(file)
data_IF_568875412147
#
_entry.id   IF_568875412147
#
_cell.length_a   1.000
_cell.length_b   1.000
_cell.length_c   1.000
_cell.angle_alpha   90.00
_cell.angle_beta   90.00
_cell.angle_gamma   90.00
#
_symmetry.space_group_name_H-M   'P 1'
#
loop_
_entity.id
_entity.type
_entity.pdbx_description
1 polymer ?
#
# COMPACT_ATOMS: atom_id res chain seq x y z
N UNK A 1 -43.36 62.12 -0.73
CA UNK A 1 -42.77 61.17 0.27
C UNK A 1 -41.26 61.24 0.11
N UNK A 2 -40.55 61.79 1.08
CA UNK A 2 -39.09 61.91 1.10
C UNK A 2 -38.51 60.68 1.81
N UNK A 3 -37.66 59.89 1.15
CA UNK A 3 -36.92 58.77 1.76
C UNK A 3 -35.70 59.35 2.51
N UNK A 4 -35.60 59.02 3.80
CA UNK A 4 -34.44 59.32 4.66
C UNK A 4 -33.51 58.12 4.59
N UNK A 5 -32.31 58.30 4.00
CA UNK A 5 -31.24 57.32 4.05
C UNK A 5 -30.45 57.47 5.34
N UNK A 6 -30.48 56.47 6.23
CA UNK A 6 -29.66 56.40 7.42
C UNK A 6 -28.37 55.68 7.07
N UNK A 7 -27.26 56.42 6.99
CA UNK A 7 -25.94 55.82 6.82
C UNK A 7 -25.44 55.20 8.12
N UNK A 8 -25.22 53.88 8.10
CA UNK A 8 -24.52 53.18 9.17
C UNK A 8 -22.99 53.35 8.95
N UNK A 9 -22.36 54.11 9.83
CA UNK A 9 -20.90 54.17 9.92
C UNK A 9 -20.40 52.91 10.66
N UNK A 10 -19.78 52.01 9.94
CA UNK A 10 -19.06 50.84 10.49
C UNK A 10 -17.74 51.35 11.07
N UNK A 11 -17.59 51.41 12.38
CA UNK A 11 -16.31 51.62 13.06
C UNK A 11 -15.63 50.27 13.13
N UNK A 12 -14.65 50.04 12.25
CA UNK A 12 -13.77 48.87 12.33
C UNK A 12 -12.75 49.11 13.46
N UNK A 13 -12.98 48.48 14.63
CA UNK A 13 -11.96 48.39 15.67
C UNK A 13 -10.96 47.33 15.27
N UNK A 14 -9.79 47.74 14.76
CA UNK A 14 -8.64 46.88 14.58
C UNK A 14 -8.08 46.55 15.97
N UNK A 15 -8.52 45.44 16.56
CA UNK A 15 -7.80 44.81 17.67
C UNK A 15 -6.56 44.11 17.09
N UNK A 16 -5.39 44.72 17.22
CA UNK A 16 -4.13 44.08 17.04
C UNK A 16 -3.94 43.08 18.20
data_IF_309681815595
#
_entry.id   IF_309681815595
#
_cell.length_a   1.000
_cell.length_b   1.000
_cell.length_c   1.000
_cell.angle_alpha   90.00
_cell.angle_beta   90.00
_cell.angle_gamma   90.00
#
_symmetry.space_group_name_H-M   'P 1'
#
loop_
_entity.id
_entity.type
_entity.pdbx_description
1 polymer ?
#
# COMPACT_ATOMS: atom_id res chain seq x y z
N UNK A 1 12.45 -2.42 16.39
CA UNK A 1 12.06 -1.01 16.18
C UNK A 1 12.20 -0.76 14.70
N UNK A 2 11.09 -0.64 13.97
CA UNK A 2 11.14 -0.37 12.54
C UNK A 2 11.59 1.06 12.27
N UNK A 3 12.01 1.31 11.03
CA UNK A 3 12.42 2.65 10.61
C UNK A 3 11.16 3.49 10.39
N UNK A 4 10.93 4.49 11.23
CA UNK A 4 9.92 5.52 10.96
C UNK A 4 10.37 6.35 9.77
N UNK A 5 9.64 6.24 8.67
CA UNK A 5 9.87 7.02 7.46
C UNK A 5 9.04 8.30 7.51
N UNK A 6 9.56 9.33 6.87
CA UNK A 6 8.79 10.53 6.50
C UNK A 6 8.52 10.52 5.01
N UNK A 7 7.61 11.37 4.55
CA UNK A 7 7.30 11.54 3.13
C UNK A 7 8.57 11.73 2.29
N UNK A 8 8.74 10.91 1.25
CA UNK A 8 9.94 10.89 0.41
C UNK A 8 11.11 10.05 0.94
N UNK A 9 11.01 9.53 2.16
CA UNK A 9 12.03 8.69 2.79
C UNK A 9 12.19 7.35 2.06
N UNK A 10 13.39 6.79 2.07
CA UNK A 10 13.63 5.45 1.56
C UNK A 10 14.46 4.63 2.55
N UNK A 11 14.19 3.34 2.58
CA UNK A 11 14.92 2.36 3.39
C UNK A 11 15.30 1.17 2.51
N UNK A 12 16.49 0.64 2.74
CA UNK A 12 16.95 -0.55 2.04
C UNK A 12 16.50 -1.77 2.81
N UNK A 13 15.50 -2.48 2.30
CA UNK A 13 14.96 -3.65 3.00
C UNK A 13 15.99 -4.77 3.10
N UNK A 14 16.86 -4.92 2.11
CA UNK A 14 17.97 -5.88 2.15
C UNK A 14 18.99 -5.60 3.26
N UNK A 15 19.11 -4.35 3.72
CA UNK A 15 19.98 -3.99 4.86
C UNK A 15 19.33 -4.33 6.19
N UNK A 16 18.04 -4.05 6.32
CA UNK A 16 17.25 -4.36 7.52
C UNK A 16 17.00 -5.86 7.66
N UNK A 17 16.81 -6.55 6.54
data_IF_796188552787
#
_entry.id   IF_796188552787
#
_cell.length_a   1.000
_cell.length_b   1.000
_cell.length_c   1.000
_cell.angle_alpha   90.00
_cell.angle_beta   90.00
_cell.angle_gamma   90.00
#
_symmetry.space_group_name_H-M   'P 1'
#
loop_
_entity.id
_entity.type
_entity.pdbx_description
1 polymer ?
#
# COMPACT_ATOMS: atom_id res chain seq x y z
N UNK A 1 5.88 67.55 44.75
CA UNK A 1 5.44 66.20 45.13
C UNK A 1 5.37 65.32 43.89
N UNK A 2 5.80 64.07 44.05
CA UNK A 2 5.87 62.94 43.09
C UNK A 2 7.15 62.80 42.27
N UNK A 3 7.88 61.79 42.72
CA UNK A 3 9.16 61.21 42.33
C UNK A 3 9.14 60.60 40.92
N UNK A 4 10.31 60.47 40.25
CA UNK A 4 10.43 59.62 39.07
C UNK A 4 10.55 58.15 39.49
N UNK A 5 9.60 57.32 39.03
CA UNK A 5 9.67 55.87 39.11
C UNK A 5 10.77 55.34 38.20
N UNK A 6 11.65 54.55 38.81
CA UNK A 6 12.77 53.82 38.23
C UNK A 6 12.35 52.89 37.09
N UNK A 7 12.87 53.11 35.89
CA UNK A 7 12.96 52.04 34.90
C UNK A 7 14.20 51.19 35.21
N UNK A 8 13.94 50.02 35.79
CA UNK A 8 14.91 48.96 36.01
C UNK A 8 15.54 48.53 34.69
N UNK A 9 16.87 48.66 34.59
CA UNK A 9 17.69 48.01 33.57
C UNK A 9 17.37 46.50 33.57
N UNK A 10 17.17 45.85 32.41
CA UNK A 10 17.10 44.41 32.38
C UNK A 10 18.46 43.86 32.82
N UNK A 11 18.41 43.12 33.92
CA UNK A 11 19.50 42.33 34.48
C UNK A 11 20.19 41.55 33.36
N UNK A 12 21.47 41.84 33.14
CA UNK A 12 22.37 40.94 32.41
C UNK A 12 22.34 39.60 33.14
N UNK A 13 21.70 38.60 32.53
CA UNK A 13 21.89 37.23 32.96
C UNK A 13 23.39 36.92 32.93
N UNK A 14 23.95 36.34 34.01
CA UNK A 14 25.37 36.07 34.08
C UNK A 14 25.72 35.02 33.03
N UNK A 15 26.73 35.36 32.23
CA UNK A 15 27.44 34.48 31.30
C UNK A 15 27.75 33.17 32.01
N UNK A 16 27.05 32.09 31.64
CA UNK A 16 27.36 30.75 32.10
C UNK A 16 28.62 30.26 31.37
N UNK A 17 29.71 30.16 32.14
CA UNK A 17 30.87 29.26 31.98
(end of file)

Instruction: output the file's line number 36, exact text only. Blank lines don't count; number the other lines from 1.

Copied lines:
N UNK A 6 -30.48 56.47 6.23